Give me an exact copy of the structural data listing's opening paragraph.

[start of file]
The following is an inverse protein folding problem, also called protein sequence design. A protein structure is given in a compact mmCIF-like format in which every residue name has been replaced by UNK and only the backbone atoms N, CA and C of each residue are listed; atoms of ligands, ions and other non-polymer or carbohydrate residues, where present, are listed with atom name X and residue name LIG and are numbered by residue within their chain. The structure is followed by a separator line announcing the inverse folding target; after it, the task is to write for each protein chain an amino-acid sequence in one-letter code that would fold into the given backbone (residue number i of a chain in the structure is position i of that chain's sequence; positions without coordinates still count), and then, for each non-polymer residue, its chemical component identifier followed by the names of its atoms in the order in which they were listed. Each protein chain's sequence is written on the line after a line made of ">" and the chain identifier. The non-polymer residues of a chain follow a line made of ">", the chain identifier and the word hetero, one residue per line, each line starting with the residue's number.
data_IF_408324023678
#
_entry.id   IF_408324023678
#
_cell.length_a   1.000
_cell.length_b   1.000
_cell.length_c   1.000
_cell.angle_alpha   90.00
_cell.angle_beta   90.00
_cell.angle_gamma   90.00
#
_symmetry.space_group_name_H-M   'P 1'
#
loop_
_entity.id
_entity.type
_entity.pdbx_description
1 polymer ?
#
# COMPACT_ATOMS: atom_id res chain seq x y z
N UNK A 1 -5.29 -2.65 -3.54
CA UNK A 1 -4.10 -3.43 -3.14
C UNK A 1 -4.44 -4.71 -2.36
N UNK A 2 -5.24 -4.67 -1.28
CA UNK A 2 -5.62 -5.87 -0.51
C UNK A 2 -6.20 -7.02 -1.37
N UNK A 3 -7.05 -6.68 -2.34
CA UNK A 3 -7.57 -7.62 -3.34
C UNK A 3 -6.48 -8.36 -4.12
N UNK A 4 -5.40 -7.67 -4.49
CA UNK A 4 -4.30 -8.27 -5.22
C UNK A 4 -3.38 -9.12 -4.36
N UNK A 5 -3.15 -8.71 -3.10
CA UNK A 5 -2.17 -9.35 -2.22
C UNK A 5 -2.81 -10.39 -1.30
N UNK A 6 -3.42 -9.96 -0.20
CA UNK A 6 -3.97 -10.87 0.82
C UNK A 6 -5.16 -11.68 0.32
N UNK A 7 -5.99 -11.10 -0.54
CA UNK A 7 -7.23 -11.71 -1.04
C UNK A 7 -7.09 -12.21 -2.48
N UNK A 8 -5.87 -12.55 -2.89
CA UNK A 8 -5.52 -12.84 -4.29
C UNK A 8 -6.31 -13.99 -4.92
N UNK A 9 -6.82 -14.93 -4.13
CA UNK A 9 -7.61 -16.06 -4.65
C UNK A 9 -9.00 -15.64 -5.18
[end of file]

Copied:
The following is an inverse protein folding problem, also called protein sequence design. A protein structure is given in a compact mmCIF-like format in which every residue name has been replaced by UNK and only the backbone atoms N, CA and C of each residue are listed; atoms of ligands, ions and other non-polymer or carbohydrate residues, where present, are listed with atom name X and residue name LIG and are numbered by residue within their chain. The structure is followed by a separator line announcing the inverse folding target; after it, the task is to write for each protein chain an amino-acid sequence in one-letter code that would fold into the given backbone (residue number i of a chain in the structure is position i of that chain's sequence; positions without coordinates still count), and then, for each non-polymer residue, its chemical component identifier followed by the names of its atoms in the order in which they were listed. Each protein chain's sequence is written on the line after a line made of ">" and the chain identifier. The non-polymer residues of a chain follow a line made of ">", the chain identifier and the word hetero, one residue per line, each line starting with the residue's number.